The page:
Though some industry confabs are heavy on advocacy, the Healthcare Financial Management Association's annual meeting always has been grounded in educating members on the nuts and bolts of running hospitals and other healthcare organizations.
At the HFMA, you won't often find politicians stumping about their plans to reform the nation's healthcare system. Nor are you likely to find highly paid celebrities with little or nothing to say about healthcare. What you will find at the HFMA Annual National Institute, scheduled for June 16-20 in Seattle: more than 100 experts expounding on such pointed matters as revenue cycle management, managed-care contract negotiation and online patient billing.
To be sure, the HFMA lures its share of nonhealthcare professional keynoters offering their insights for the industry. This year's lineup includes futurist James Canton, trend-watcher Marvin Cetron and motivational speaker Annette Moser-Wellman.
But focusing on healthcare-specific issues has helped keep attendance near record levels at HFMA events, even since Sept. 11, 2001, according to HFMA leaders. The HFMA expects this year's program to match last year's record paid attendance of 1,617.
The HFMA also expects 246 exhibitors at this year's show, up from 231 last year. Exhibit manager Kristina Galloway, who is employed by Corcoran/Conferon Expositions in Chicago, says exhibit space sold out earlier this year than it did last. She says the event is becoming more popular with benefits and risk-management vendors. At many hospitals and health systems, Galloway says, "the (chief financial officer) is ultimately becoming the decisionmaker" on where dollars in those areas are spent.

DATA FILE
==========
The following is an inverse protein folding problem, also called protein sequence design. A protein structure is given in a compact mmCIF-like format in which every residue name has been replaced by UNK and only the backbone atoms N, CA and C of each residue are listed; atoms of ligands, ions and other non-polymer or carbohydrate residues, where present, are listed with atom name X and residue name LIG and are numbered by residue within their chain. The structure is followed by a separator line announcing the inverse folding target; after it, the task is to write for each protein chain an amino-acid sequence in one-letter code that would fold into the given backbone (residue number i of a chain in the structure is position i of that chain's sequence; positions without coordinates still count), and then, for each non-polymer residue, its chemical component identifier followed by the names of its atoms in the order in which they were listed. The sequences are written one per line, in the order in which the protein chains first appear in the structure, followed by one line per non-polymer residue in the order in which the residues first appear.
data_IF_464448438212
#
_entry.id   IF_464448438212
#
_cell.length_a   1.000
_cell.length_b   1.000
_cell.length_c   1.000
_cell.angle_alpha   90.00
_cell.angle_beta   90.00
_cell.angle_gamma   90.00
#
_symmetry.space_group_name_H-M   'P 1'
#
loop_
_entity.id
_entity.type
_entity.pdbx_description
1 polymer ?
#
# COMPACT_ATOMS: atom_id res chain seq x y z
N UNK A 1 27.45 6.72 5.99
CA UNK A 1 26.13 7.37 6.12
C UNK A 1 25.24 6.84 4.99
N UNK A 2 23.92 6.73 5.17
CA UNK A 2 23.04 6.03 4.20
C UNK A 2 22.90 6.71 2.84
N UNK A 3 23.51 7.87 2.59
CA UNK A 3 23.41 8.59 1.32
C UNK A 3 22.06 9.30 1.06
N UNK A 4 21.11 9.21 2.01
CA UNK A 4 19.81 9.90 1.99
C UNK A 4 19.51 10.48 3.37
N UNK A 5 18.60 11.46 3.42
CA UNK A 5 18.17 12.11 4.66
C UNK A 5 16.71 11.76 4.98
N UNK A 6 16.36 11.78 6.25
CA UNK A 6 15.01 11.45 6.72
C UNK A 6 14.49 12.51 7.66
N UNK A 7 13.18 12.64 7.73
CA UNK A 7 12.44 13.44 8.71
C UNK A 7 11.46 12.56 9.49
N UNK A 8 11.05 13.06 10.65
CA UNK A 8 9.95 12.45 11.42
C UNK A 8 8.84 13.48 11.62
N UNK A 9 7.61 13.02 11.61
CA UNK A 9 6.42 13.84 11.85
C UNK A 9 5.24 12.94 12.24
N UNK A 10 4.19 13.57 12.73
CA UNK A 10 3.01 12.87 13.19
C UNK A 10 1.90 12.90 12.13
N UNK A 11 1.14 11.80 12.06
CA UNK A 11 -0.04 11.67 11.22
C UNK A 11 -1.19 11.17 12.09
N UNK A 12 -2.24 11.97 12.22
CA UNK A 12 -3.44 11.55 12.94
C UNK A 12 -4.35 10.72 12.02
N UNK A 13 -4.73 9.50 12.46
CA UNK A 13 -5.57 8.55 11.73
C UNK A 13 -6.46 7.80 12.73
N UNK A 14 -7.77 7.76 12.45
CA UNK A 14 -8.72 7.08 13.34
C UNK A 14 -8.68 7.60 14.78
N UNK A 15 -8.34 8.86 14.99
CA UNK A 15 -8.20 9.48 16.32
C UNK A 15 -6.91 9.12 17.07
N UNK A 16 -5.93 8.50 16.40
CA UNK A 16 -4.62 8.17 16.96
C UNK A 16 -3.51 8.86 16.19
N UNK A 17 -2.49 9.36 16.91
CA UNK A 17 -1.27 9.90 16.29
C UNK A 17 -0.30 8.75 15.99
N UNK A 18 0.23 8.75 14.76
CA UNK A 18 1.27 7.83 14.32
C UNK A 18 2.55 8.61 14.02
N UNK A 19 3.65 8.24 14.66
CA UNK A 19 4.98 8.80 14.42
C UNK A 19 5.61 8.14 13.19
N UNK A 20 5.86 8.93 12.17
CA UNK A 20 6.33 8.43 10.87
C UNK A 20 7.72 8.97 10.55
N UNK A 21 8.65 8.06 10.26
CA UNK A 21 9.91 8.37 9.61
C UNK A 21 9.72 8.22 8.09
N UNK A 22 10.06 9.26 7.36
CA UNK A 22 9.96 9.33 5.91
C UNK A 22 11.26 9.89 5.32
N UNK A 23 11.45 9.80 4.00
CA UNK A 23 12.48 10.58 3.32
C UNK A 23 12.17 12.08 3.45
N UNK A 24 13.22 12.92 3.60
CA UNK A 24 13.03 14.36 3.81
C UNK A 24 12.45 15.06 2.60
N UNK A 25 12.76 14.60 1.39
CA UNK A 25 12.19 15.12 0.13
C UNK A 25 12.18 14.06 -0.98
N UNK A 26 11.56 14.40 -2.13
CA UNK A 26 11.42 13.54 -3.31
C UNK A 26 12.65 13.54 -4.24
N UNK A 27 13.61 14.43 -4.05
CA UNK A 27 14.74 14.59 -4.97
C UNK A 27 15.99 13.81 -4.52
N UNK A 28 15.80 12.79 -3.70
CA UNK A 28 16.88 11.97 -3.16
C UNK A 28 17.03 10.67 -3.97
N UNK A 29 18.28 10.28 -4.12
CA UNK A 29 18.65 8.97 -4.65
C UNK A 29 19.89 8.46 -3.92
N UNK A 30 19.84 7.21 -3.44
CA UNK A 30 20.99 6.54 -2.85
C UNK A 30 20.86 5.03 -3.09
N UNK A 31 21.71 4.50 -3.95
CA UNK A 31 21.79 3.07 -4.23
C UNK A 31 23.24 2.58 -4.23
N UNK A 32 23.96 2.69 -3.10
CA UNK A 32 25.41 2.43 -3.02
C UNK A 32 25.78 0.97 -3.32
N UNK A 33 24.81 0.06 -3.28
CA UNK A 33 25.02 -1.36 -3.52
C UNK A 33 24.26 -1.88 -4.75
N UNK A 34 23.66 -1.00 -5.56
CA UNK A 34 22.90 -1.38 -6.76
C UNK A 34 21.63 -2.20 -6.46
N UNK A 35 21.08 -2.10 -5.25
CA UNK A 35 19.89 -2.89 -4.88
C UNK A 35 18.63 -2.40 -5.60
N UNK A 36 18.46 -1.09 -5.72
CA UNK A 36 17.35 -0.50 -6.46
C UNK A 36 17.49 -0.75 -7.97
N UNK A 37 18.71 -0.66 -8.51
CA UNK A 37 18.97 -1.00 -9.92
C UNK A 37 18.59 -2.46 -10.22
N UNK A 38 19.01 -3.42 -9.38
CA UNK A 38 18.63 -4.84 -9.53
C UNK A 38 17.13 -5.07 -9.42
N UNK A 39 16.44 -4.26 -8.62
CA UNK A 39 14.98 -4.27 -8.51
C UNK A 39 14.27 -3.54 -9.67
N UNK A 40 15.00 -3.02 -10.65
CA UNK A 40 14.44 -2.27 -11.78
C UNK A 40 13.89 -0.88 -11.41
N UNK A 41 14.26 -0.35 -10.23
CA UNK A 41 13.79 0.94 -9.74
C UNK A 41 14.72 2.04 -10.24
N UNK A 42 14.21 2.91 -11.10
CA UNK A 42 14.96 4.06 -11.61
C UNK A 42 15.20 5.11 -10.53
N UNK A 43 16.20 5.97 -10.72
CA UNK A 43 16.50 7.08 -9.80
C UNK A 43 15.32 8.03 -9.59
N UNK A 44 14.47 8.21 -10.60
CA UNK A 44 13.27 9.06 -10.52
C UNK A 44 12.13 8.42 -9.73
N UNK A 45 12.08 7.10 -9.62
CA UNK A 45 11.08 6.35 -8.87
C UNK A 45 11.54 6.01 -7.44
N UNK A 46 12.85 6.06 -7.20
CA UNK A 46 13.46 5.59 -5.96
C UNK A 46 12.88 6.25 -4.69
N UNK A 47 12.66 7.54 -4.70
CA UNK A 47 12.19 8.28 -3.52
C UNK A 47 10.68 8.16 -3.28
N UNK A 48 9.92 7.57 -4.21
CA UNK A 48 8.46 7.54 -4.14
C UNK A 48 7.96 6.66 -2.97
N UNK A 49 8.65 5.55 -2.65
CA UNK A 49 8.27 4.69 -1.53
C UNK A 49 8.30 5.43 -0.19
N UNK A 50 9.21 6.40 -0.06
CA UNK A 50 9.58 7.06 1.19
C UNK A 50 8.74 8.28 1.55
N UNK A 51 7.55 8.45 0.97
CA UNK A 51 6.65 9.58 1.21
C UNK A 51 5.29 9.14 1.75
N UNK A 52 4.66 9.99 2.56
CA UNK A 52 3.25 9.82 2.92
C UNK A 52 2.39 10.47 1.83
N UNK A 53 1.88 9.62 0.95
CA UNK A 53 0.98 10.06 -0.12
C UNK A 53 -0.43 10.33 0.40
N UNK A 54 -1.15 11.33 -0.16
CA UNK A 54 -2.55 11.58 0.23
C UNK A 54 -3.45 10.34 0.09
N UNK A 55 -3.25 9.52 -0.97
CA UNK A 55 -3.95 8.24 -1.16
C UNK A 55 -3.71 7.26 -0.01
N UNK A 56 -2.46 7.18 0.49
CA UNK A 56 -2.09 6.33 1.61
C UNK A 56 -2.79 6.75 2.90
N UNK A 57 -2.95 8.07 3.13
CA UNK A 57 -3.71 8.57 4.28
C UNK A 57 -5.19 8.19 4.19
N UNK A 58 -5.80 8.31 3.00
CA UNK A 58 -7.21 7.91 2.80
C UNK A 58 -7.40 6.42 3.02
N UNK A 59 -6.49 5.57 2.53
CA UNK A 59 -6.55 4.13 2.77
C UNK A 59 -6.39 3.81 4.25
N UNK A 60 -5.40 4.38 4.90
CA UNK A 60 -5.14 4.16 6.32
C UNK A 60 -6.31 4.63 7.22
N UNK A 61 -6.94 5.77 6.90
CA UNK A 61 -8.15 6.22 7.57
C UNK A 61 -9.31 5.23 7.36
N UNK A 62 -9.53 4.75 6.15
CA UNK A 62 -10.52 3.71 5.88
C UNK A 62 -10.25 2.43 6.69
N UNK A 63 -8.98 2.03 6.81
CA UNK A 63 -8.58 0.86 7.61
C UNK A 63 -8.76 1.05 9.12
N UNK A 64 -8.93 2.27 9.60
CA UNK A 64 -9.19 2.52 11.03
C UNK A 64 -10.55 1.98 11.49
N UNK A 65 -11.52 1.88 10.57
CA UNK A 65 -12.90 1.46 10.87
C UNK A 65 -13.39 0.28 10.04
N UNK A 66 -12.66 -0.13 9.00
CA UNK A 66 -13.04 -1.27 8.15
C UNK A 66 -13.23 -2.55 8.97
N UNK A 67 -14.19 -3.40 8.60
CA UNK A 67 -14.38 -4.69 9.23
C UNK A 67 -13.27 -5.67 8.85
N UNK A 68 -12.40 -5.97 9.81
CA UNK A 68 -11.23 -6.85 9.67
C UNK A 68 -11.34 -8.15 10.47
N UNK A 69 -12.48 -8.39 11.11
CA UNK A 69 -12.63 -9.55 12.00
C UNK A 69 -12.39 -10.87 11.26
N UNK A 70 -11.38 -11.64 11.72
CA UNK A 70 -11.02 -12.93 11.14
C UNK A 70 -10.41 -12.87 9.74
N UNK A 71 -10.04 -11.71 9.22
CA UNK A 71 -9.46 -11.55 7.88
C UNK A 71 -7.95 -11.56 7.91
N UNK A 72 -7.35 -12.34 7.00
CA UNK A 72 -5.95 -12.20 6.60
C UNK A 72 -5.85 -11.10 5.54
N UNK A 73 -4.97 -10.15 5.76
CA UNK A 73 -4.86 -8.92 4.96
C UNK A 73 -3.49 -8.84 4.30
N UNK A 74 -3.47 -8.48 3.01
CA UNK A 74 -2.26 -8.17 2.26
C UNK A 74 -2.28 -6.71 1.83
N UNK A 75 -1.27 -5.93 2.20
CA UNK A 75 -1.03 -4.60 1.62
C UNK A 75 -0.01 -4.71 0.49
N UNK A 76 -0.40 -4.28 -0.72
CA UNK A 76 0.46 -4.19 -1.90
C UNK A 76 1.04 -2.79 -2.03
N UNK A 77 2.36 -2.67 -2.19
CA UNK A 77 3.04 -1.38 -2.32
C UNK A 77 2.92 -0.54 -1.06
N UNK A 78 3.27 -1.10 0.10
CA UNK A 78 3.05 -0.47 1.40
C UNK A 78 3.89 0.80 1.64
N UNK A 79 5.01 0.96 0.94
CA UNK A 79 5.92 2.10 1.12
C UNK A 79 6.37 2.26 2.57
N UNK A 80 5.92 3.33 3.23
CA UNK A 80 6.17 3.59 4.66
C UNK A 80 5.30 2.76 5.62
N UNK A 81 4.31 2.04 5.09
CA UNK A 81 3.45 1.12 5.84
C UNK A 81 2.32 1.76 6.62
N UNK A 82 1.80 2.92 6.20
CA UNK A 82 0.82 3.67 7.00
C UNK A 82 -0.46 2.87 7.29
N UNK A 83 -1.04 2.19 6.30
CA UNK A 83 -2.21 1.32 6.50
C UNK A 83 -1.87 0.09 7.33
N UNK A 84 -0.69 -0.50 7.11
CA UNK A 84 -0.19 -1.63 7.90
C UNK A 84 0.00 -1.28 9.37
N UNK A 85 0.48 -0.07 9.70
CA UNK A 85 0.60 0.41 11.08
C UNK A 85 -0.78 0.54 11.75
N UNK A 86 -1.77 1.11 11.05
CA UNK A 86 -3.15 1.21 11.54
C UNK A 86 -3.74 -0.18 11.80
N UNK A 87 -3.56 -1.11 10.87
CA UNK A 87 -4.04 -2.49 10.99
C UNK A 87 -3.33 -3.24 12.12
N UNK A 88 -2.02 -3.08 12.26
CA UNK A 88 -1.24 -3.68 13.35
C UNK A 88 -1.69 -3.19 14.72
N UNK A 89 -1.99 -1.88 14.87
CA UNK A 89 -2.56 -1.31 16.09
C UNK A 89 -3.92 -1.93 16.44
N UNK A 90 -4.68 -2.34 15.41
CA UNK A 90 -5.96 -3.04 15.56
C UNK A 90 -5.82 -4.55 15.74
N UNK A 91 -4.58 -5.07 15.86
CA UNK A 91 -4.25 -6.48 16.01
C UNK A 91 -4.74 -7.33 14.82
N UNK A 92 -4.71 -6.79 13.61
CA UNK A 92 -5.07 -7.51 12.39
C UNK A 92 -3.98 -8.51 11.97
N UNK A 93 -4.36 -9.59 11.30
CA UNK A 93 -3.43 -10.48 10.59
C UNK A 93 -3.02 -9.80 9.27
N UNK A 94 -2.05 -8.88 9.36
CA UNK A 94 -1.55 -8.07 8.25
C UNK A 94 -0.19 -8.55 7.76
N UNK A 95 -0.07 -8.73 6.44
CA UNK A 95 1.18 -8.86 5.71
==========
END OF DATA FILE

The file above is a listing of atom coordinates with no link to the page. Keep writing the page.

"The whole idea of this conference is that it's focused on relevant information. We're trying to give practical solutions to real-world problems," says Phyllis Cowling, CFO of Baptist St. Anthony Health System in Amarillo, Texas, and incoming chairwoman of the HFMA, which represents 32,000 financial managers and consultants.
Cowling chose the theme of this year's conference, "Create the Future," which she says refers to "creativity we must utilize to solve many of today's challenges."
Conference sessions are divided into eight program tracks: financial management, topics for senior finance executives, legal and legislative affairs, leadership and professional development, technology and information management, patient financial services, managed care, and payment issues.
The HFMA is working to correct a perennial complaint common to healthcare professional conferences: that too many speakers are consultants. An effort has been under way to recruit more rank-and-file members to speak about their own hands-on operational experiences. To that end, speaker stipends were increased last year, and more generous reimbursements were added for providers, says Liz Propp, the HFMA's vice president of product management.
The effort appears to be paying off. The percentage of sessions with a provider on the panel has increased to 34% this year from 22% in 2000, Propp says. But even in a time of industry turmoil, it hasn't been easy to get providers to share their success stories with colleagues, she says.
Although public speaking is an obvious marketing opportunity for consultants, Propp says providers have less incentive to talk publicly about their work. "A lot of the time, providers aren't naturally on the speaking circuit," she says.
It also can be quite time-consuming, says Rick Annis, CFO of Catholic Healthcare Partners in Cincinnati, who says he's given dozens of talks at the HFMA dating to 1985, covering such topics as financial turnarounds, managed-care contracting, receivables management and capital financing. This year, he's lined up to speak at sessions on educating new board members and managing the revenue cycle.
Annis says he reschedules his personal life, including sacrificing some weekends, to prepare a presentation, typically spending upward of 100 hours on research, writing, slide preparation and consulting with co-presenters.
"If they paid me for this, I'd be retired," he quips.
Annis says he does it because he likes to help his profession, and he learns a lot in the process.